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PPMA Circular regarding PIC case and the effect on Pharmaceutical exports from Pakistan

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PPMA Circular No. 016/2012PPMA-logo

February 10, 2012

To:        All Member Companies of PPMA

LETTER FOR THE EMBASSIES

Dear Members,

As you may already know regarding the unfortunate deaths reported at the Punjab Institute of Cardiology in the past few weeks.  We, the Pakistan Pharmaceutical Manufacturers’ Association (PPMA), the representative body of the Pakistan pharma industry have been shocked by this tragedy and have full sympathies with the affected families.  We have been having contacts and meetings with the authorities and also with the technical personnel in our member companies all over Pakistan.  The main purpose of the contacts and meetings was to

1. To ascertain the facts

2. To review the Quality Assurance/ Quality Control and cGMP guidelines and SOPs for validation.

These measures would be vital to prevent any further mishap of this nature.

Coming now to the facts; the samples were sent to the government labs as well as independent labs in the UK and Belgium.  So far we have seen reports of one batch from a particular company being contaminated.  However, we are unable to share the details as the matter is subjudice as the Supreme Court of Pakistan has taken Suo Moto notice of the entire matter.

We would like to mention here that due to lot of hype created by the media, panic has been created in the public’s mind that all locally produced medicines are spurious and sub-standard.  We started getting enquiries from the foreign buyers of our medicines, asking our manufacturers to clarify the matter.  In at least two cases, the orders have been cancelled by the foreign buyers.  We held press conference in Karachi, Lahore, and Islamabad where we stated the facts of the matter with a view of restraining the media not to spread the misinformation campaign as it would shatter the trust that the National pharma industry has built in the public over several decades, and would lead to its collapse, paving way for counterfeits to fill the vacuum that would be created in the market.  The National pharma industry is exporting to over 60 countries and the total exports are around USD 170 million.  40% of the leading brands of medicines marketed by MNCs in Pakistan are manufactured by National companies under contract manufacturing. This is reflective of the quality manufacturing of the National industry and the trust reposed in it.  We would like to mention that the exported drugs also undergo stringent quality control checks in their respective importing countries (case in point, Afghanistan where all batches are quarantined for 15 days by their Ministry of Health and then released for marketing after QC clearance), suggesting additional safeguards for the patients.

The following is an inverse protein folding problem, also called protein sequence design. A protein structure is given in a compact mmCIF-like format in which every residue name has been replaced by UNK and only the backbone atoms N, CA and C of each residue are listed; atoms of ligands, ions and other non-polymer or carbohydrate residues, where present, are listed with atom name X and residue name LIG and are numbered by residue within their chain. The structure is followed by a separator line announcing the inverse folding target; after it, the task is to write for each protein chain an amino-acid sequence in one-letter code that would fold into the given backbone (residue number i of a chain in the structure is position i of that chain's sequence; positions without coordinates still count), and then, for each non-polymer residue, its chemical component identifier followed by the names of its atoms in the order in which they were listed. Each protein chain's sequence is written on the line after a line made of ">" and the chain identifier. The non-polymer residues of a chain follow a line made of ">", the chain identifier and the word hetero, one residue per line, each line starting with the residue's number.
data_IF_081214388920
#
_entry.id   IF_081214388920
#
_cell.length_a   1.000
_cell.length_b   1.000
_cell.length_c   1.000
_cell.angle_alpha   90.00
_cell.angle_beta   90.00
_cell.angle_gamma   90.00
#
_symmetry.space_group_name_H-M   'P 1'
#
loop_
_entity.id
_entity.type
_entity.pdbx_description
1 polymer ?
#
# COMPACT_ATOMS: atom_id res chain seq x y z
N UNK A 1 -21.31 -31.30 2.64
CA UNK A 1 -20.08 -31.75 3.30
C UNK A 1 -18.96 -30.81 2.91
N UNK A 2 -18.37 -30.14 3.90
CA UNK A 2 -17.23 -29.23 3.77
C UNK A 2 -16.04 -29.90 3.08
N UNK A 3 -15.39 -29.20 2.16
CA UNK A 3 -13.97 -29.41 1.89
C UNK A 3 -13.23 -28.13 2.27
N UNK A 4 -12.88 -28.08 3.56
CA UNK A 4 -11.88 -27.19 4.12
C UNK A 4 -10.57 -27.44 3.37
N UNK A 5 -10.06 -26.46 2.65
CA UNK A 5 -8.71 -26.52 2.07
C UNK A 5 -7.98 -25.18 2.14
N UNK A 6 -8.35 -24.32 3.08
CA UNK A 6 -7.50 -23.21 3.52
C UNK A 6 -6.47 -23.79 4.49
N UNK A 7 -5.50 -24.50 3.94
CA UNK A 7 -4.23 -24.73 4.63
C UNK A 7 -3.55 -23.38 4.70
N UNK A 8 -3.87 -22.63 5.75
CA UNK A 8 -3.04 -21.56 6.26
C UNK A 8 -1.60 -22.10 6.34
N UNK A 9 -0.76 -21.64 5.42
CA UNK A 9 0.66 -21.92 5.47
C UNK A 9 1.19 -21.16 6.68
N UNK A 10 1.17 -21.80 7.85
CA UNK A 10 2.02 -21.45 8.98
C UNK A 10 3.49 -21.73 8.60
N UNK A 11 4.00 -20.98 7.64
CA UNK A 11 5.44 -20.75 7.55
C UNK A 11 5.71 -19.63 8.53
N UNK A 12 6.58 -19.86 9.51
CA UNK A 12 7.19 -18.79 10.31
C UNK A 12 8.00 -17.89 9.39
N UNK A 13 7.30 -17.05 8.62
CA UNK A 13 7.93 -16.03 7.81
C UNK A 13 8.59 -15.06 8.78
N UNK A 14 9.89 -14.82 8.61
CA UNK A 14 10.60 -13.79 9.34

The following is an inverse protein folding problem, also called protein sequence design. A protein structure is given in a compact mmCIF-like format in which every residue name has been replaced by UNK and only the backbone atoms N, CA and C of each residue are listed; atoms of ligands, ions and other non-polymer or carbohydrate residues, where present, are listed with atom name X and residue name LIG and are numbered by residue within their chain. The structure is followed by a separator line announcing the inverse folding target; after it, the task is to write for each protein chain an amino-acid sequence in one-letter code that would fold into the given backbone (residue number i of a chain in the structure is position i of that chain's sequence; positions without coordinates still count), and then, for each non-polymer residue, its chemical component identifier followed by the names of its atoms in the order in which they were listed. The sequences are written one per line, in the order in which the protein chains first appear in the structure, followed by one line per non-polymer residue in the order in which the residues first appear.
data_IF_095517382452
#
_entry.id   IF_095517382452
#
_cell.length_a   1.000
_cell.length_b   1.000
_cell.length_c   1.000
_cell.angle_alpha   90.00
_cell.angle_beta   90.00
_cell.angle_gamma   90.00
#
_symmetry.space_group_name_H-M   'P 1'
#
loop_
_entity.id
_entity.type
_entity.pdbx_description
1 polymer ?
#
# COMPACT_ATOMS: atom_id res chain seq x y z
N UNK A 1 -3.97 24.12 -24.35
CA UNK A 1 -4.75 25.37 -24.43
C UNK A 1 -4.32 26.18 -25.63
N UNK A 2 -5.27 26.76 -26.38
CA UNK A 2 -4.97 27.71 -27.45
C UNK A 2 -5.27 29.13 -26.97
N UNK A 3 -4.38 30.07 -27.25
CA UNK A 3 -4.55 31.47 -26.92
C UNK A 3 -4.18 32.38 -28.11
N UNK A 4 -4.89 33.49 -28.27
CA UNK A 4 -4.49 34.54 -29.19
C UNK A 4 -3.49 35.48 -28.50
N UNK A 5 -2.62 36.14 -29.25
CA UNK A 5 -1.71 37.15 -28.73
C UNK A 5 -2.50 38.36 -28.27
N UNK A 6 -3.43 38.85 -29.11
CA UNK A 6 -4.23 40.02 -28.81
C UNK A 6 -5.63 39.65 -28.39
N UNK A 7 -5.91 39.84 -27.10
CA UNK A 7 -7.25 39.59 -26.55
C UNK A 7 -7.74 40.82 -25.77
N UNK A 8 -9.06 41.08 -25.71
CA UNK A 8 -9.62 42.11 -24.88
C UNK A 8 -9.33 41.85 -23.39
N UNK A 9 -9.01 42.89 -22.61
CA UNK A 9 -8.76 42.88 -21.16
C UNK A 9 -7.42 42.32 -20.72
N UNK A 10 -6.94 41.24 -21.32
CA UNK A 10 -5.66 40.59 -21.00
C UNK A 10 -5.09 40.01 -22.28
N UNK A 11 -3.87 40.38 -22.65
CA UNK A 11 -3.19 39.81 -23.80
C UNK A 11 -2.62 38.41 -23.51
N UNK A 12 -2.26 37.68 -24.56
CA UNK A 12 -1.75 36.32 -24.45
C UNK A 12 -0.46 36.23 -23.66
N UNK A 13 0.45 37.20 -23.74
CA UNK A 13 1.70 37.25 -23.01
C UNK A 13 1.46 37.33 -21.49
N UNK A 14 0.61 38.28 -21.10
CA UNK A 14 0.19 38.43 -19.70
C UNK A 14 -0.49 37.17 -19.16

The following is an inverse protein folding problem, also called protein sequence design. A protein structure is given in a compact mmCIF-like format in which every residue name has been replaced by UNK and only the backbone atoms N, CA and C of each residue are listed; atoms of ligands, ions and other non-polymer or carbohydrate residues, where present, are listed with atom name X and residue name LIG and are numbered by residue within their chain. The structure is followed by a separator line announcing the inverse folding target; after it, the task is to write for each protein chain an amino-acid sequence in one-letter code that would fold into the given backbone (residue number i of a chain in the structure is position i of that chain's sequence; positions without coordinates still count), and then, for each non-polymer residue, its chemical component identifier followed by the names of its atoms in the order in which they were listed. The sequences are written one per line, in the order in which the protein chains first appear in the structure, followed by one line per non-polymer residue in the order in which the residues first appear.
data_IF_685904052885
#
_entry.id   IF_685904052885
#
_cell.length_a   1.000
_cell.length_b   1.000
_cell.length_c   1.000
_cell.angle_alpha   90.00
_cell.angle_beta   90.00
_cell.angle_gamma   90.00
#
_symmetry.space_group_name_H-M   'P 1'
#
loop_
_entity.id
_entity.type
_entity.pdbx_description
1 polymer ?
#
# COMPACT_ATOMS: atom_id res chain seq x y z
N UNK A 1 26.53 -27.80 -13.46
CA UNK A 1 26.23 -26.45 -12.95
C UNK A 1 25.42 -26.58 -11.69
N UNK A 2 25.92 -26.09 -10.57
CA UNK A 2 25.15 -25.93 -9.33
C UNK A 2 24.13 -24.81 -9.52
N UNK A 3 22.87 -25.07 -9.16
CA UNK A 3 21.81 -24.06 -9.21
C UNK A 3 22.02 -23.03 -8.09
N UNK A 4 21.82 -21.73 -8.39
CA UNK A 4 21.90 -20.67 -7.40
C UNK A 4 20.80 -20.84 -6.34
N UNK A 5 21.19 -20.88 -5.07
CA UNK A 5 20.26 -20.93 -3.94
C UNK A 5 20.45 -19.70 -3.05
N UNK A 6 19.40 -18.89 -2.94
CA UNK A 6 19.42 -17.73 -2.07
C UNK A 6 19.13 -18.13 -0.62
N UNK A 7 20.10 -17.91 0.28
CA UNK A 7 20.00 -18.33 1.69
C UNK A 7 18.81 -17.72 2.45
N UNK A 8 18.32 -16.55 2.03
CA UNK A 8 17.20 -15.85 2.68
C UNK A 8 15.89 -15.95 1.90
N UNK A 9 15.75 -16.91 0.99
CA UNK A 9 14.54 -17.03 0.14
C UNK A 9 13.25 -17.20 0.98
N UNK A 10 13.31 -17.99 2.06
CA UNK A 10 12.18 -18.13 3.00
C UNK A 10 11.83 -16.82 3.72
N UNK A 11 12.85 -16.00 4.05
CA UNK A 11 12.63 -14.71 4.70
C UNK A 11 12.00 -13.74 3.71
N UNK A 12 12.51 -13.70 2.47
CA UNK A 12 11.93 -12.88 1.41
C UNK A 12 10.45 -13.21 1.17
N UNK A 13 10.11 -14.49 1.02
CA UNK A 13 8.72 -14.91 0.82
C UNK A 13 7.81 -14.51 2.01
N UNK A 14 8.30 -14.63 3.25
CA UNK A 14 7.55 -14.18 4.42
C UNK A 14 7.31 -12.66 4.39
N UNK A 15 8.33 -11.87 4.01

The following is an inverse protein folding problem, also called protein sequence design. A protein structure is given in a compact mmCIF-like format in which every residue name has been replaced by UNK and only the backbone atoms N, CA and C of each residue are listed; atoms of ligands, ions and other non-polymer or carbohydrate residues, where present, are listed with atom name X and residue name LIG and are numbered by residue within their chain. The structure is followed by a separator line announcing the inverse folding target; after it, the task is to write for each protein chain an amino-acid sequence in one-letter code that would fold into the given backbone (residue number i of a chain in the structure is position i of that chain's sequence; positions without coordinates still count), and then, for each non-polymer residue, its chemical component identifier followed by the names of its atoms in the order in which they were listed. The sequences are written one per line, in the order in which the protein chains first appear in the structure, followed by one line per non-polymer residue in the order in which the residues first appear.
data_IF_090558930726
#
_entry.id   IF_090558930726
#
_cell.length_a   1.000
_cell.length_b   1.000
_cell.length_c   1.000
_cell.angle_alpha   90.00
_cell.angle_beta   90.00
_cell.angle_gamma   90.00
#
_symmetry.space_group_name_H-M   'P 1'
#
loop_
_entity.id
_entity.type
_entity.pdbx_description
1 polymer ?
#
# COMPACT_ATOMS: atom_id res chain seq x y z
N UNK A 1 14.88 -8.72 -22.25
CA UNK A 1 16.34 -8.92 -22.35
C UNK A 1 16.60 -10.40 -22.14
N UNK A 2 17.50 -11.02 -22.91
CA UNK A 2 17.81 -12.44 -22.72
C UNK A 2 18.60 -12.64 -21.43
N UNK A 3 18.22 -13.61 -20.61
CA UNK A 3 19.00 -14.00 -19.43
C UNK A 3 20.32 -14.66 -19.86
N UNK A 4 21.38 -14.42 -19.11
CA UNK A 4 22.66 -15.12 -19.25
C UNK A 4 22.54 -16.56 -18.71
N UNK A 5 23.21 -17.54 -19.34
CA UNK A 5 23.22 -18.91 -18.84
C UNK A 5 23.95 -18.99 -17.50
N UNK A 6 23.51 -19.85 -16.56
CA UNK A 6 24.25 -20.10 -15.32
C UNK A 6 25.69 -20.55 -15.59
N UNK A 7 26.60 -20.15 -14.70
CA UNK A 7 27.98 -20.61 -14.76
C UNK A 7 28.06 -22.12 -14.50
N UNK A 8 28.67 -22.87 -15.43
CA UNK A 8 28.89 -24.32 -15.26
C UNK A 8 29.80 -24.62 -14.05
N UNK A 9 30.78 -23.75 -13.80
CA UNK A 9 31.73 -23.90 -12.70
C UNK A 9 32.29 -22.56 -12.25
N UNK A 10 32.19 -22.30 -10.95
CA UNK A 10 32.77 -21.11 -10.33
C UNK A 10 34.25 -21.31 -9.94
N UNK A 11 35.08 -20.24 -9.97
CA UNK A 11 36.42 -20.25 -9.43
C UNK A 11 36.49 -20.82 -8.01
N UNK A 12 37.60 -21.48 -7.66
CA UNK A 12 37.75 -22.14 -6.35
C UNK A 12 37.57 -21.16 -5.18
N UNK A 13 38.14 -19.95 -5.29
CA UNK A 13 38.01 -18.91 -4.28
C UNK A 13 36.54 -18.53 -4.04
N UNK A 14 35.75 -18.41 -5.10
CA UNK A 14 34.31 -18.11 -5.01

Incidence like this one, though unfortunate, happens even in developed markets and big MNCs have recalled contaminated batches, after deaths were reported.  We strongly feel that the entire industry’s image should not be damaged because of once in a lifetime incident like this one.

We hope that we have been able to give our viewpoint, and would like to assure you that the PPMA is doing whatever it can to prevent such an occurrence in the future.  Our members have already started the process of re-validation in their manufacturing process.  We seek your understanding and support in the matter.

Thanks and regards

Riaz Hussain

Executive Director/ Secretary General PPMA

c.c.      Mr. Tariq Ikram, Acting Chairman PPMA

           Mr. Muhammad Asad, Chairman PPMA (on leave)

PIC case gets a new twist | Efroze Chemicals ISOTAB was not prescribed to most of the victims – Mubashir Luqman

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Free medicine at Punjab Institute of Cardiology (PIC) becomes a death sentence. 130 plus deaths. Political mud-slinging. Conspiracy theories. Spurious accusations. Pakistan’s pharmaceutical industry in trouble. Catch up on the news first then read on.

Now that you are up-to-date on this bizarre story here’s a new twist! (Forward to around the 27 second mark)

What’s that now? Mubashir Luqman is on Dunya TV saying Efroze Chemical’s ISOTAB, the alleged killer drug, was not even prescribed to most of the PIC patients who died? Yes read that again. ISOTAB may not have been prescribed to those who died. Wait wasn’t the anti-malarial inadvertently added to ISOTAB conclusively responsible as the cause of death? Talha bin Ayub wrote a few days back in a guest blog on Teeth Maestro that things don’t add up medically and that a overdose from the anti-malarial can be reversed also.

We need to step back and really investigate this whole incident properly without political circuses or lynch mobs baying for blood. For the sake of the 130 plus who passed away. For the sake of the thousands that may die in the future if this entire episode is not used to structure the pharmaceutical industry, to build in safeguards, to strengthen our institutions, and to protect our people.

What do you think of this entire episode and these new developments?

Cosa Nostra in Karachi

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A Cross Post by Majyd Aziz